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Are there differences in raising boys and girls?

By Josh Levs, CNN
updated 1:51 PM EDT, Sun September 22, 2013
Jacob has been the top name for boys for 14 years, according to the Social Security Administration. Many credit the "Twilight" series with maintaining its popularity. Actor Taylor Lautner played Jacob Black, a werewolf, in the series' films. Jacob has been the top name for boys for 14 years, according to the Social Security Administration. Many credit the "Twilight" series with maintaining its popularity. Actor Taylor Lautner played Jacob Black, a werewolf, in the series' films.
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Top baby names of 2012
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STORY HIGHLIGHTS
  • Do you have advice for a dad about to have a daughter?
  • Fathers can subconsciously play more tenderly with girls
  • Do fathers spoil daughters and mothers spoil sons?

Editor's note: CNN's Josh Levs covers a wide range of topics and offers his personal take on fatherhood. He describes parenthood as part of the ultimate dream in his TEDx talk, "Breaking the System to Achieve the Impossible." Follow him on Twitter and Facebook.

(CNN) -- What should a dad of two boys know before the birth of his first daughter?

Depending on your perspective, you might find the answers simple, complicated, obvious, nonexistent or dangerously "gender normative": suggesting that all boys share certain traits, and all girls do as well. So allow me to state right away: There's no answer that applies to all.

Josh Levs
Josh Levs

But my wife and I are counting down the clock to our daughter's arrival. This is the first time we learned the gender of one of our children in advance. Last time, I didn't even look at first when the baby was born into my arms in an emergency.

So my CNN Parents editor and I got to wondering: What practical advice would parents like to share that pertains specifically to girls? What are your top words of wisdom?

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There are all sorts of theories about differences between boys and girls and just as many conflicting studies, like one from Boston University professor Caryl Rivers slamming the suggestion that boys and girls generally learn differently.

I'm not looking for a broad analysis of girls and boys, just bits of advice from CNN readers that might be helpful.

Just to emphasize my level of cluelessness: I still don't know what an American Girl is. A family friend said her daughter likes to wear flouncy skirts; I have no idea what that means. When we visit our friends' homes and see their little girls' bedrooms, I don't recognize half the characters on their walls and book covers. And while, just like everyone else, I've sat in the makeup chair at work for years before going on air, I don't even know the name of that stuff that gets dabbed onto my face.

At a party, I asked my friend Paul, dad of two girls, what I should know. He went straight to how to make a ponytail, a lesson now immortalized in this YouTube video.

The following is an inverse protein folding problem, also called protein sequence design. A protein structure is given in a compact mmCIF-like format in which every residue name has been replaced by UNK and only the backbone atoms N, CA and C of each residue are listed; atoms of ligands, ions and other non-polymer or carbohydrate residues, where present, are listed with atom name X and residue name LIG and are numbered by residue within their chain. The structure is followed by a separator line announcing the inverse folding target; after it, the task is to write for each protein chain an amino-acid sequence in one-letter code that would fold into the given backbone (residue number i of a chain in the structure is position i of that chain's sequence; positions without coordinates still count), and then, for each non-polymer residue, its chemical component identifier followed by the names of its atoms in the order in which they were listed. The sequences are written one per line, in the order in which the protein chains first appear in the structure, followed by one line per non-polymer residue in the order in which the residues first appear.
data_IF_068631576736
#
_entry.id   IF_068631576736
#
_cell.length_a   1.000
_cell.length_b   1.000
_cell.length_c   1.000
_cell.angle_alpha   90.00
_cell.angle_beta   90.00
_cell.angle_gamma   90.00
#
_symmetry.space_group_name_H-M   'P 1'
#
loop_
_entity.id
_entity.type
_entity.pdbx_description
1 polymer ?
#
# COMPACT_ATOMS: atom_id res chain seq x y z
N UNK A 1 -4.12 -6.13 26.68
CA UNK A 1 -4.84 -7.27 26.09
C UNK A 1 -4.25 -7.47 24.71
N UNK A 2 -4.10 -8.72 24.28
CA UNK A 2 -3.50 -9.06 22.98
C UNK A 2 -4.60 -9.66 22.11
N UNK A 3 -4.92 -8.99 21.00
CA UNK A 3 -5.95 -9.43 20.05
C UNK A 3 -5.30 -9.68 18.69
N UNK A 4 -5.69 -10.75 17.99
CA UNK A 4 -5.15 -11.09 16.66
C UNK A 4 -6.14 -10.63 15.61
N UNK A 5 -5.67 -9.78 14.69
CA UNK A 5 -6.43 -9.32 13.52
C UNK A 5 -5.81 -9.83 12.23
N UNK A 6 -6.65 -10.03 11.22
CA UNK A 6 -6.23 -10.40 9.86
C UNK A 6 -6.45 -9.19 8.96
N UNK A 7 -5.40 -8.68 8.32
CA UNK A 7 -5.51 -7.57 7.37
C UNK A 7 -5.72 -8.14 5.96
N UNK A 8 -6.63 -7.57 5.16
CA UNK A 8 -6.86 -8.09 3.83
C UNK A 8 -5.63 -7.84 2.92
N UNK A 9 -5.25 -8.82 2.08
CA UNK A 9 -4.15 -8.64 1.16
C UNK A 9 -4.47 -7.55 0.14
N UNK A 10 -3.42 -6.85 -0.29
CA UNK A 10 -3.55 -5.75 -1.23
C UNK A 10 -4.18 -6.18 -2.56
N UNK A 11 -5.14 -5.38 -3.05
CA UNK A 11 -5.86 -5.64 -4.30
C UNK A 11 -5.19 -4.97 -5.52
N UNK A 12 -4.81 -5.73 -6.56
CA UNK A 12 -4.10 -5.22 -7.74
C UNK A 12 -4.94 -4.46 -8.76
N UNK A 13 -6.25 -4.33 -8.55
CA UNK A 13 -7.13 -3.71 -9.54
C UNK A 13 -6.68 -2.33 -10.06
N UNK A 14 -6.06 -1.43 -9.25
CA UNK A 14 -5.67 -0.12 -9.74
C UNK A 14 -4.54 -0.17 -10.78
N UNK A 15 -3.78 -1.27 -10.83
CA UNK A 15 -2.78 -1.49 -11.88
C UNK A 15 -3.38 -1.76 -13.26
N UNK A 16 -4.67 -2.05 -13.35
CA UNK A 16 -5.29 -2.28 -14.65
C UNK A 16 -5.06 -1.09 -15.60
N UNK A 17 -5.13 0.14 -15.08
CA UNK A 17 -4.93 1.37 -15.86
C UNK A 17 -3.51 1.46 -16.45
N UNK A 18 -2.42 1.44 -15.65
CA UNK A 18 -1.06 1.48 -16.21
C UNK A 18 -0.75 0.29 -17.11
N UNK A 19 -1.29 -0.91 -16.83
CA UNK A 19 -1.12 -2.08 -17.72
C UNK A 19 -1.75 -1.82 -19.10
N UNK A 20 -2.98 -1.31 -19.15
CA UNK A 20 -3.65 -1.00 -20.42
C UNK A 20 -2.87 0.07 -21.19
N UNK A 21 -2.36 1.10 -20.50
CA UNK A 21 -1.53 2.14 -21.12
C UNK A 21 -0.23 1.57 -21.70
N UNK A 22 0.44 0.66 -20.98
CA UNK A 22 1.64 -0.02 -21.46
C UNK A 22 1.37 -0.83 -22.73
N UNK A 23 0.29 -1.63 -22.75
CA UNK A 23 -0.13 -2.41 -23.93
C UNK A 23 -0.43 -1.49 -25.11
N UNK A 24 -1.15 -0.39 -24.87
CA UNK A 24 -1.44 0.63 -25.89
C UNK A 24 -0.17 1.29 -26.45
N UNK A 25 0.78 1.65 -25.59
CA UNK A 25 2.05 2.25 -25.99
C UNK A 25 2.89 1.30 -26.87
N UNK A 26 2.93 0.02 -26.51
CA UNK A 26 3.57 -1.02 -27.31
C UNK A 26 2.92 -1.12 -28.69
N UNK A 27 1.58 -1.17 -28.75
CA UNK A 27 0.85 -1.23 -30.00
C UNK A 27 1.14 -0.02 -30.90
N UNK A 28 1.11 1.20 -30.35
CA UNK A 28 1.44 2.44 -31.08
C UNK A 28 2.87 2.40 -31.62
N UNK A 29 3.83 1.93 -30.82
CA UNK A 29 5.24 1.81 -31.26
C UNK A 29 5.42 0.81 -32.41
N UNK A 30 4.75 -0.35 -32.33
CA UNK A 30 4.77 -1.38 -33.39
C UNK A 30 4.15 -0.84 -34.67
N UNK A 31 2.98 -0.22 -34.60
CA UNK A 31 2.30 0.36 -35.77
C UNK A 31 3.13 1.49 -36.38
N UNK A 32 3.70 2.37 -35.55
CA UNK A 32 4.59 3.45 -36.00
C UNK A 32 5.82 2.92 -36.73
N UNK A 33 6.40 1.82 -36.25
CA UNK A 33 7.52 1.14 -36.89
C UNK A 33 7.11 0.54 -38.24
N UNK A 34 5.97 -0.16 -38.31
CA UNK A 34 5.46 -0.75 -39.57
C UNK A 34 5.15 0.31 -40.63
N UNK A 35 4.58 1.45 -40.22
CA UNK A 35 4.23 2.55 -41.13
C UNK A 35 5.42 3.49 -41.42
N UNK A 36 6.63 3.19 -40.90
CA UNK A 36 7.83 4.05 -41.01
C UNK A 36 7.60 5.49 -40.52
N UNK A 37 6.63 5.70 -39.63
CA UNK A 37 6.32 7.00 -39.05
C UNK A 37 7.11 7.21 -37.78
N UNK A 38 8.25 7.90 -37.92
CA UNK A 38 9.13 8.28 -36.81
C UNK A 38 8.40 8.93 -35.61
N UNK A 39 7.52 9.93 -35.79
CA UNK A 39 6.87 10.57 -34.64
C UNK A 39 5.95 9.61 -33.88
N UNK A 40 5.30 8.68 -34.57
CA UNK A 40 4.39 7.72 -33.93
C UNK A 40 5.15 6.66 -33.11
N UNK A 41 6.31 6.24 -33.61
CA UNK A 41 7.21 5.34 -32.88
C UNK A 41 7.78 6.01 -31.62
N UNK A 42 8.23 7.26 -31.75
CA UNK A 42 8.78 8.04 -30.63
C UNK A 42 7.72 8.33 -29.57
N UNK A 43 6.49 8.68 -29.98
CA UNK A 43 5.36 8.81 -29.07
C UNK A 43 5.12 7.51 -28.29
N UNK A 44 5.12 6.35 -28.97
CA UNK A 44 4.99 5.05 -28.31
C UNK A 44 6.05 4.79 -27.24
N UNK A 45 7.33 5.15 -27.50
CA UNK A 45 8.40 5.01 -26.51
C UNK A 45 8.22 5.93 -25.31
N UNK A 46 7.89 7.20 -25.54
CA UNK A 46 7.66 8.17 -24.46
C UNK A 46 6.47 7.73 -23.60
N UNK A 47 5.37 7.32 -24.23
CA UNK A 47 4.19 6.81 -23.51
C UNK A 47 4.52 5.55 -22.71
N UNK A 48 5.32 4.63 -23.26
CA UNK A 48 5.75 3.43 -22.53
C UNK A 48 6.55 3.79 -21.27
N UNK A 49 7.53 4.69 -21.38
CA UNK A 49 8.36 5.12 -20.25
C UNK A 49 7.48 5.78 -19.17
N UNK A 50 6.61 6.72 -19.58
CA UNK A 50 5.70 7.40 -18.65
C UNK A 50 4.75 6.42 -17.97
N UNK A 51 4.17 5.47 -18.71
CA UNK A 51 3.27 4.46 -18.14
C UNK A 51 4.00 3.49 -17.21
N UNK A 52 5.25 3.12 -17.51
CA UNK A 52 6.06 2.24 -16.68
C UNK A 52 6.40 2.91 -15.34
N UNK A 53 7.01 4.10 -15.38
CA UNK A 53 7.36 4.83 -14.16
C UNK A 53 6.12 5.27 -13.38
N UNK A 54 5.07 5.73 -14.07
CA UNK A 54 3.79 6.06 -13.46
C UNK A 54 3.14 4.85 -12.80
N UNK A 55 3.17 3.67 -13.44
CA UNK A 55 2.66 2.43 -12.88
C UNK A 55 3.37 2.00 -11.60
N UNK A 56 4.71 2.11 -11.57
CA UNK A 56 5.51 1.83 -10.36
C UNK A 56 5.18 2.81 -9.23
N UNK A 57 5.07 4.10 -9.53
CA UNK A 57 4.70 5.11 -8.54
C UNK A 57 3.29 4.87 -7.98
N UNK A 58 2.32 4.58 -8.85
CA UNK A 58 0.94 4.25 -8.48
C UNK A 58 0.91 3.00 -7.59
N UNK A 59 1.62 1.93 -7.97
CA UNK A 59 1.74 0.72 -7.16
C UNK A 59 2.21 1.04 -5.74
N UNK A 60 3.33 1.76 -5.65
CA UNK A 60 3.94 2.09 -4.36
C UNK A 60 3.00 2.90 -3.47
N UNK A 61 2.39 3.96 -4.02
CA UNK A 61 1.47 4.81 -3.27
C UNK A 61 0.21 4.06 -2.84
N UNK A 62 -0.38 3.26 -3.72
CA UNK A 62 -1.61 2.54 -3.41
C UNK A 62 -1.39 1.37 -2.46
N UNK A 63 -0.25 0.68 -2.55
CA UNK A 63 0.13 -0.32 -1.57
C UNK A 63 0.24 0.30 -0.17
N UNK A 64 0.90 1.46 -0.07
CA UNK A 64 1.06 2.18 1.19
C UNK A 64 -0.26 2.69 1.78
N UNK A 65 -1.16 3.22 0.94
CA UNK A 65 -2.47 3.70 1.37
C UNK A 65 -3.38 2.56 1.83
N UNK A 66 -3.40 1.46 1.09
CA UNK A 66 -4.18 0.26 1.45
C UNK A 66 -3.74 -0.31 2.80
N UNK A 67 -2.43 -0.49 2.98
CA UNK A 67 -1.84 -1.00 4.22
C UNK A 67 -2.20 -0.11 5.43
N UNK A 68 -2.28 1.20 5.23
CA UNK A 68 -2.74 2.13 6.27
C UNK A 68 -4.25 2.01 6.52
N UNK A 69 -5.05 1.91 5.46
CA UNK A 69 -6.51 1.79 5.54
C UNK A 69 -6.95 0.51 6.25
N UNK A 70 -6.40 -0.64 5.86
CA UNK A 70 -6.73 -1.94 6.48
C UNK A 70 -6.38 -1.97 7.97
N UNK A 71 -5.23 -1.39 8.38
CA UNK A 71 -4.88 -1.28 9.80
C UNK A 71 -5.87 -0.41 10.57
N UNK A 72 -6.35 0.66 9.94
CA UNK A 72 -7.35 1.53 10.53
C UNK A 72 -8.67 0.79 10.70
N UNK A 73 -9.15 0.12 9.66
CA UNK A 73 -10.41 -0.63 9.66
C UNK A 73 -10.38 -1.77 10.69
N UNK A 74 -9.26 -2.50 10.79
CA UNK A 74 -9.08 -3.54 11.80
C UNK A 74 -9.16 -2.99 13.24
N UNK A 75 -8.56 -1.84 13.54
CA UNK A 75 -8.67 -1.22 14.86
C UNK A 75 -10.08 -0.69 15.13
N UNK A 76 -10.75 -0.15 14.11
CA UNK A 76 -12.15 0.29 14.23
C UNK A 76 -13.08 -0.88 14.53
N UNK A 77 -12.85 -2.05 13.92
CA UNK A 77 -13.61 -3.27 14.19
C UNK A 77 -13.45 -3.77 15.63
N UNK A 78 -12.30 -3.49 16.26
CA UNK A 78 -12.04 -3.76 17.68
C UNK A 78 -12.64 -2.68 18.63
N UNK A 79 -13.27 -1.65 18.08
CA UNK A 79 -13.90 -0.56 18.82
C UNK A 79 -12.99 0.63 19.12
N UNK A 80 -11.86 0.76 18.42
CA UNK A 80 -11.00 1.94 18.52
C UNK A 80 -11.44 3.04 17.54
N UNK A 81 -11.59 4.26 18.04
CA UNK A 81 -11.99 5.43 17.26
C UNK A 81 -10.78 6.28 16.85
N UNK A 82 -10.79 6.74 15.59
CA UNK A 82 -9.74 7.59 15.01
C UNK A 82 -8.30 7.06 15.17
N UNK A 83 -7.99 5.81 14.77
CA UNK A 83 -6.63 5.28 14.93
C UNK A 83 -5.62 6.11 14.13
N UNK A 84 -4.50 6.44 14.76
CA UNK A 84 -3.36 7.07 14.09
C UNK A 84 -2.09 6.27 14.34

Yes, there are things to learn of a more sensitive nature as well, for example involving diaper changing. I've been warned. No need to dig into that. I've had enough discussions of genital biology in recent days.

But some behavioral differences, I'm told, are statistically likely to show up early on.

Dr. T. Berry Brazelton, famous pediatrician who was coincidentally my doctor when I was a baby, said in his 1989 book "Toddlers and Parents: A Declaration of Independence" that infant girls are more likely to be sensitive to their surroundings and "quieter about their motor achievements" -- for example, perhaps, less likely to celebrate, cheer loudly and show off when they first learn to walk.

But, he wrote, those differences are minor, and parents single them out "and enlarge upon them."

Why teens should spend time with dads

Fathers can subconsciously play more tenderly with girls, developing a different relationship, he says.

Will I? Probably. Anything wrong with that? I doubt it, as long as I don't limit her and make sure to include her in the activities with the boys, and vice versa.

In a CNN.com story from parenting.com, one mom breaks down parenting into categories, declaring boys harder to raise when it comes to discipline and physical safety, and girls harder with self-esteem. Have you had similar experiences?

On parents.com, a mother of three says girls are often more emotionally high maintenance, talk back more and often suffer "emotionally harsher" bullying. That speaks to something my wife, female friends and female colleagues have told me: "Girls get mean," and the bullying starts at a young age.

I wanted a daughter and am thrilled we're having one. Just about everyone tells me I'll be "wrapped around her little finger."

I'm sure they're right. But then: What do I need to watch out for? Will I act unfairly?

A woman I once interviewed told me the adage was true in her family: "Dads raise their boys and spoil their daughters; moms raise their girls and spoil their sons."

Is that true for you?

Sure, just like with raising boys, I'll figure out a lot of it as time goes on. My daughter could turn out to be anything, including transgender. I believe that for any parent, as long as you prioritize parenthood, are truly loving and try to help your child flourish as who he or she is, you're on the right track.

And as I reported previously, time with dad can be especially important for building kids' self-esteem, all the way through teenage years, for boys and girls.

With all that in mind, tweet me, join the discussion on Facebook or post in the comments below. We'll pull together some of your thoughts for a follow-up piece.

If all goes well, I'll eventually have a chance to tell you how it all plays out for me.

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